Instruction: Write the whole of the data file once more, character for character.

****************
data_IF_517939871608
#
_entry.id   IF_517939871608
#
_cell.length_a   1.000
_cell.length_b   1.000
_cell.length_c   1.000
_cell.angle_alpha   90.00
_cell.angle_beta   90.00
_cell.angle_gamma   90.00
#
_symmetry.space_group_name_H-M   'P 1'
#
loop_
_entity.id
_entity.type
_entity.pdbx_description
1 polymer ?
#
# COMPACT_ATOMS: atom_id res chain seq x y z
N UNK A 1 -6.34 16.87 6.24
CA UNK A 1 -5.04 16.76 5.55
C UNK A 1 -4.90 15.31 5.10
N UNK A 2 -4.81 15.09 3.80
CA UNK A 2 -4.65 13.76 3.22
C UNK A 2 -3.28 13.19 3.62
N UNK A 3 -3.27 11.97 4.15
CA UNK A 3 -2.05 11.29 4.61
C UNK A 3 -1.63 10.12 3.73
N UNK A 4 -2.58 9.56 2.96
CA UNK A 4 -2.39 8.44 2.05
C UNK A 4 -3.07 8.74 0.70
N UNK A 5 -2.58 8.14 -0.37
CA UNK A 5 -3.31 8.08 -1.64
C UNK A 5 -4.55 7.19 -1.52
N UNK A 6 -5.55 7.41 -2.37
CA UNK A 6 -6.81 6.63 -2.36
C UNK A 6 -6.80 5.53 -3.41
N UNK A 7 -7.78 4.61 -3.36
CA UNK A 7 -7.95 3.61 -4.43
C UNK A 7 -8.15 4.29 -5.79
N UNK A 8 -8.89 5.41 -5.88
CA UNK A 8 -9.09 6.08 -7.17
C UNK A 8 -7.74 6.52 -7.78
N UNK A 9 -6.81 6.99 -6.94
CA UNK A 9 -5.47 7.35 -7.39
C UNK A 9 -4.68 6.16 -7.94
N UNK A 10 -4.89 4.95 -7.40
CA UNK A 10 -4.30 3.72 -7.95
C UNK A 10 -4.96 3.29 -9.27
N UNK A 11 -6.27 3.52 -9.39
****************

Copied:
data_IF_517939871608
#
_entry.id   IF_517939871608
#
_cell.length_a   1.000
_cell.length_b   1.000
_cell.length_c   1.000
_cell.angle_alpha   90.00
_cell.angle_beta   90.00
_cell.angle_gamma   90.00
#
_symmetry.space_group_name_H-M   'P 1'
#
loop_
_entity.id
_entity.type
_entity.pdbx_description
1 polymer ?
#
# COMPACT_ATOMS: atom_id res chain seq x y z
N UNK A 1 -6.34 16.87 6.24
CA UNK A 1 -5.04 16.76 5.55
C UNK A 1 -4.90 15.31 5.10
N UNK A 2 -4.81 15.09 3.80
CA UNK A 2 -4.65 13.76 3.22
C UNK A 2 -3.28 13.19 3.62
N UNK A 3 -3.27 11.97 4.15
CA UNK A 3 -2.05 11.29 4.61
C UNK A 3 -1.63 10.12 3.73
N UNK A 4 -2.58 9.56 2.96
CA UNK A 4 -2.39 8.44 2.05
C UNK A 4 -3.07 8.74 0.70
N UNK A 5 -2.58 8.14 -0.37
CA UNK A 5 -3.31 8.08 -1.64
C UNK A 5 -4.55 7.19 -1.52
N UNK A 6 -5.55 7.41 -2.37
CA UNK A 6 -6.81 6.63 -2.36
C UNK A 6 -6.80 5.53 -3.41
N UNK A 7 -7.78 4.61 -3.36
CA UNK A 7 -7.95 3.61 -4.43
C UNK A 7 -8.15 4.29 -5.79
N UNK A 8 -8.89 5.41 -5.88
CA UNK A 8 -9.09 6.08 -7.17
C UNK A 8 -7.74 6.52 -7.78
N UNK A 9 -6.81 6.99 -6.94
CA UNK A 9 -5.47 7.35 -7.39
C UNK A 9 -4.68 6.16 -7.94
N UNK A 10 -4.89 4.95 -7.40
CA UNK A 10 -4.30 3.72 -7.95
C UNK A 10 -4.96 3.29 -9.27
N UNK A 11 -6.27 3.52 -9.39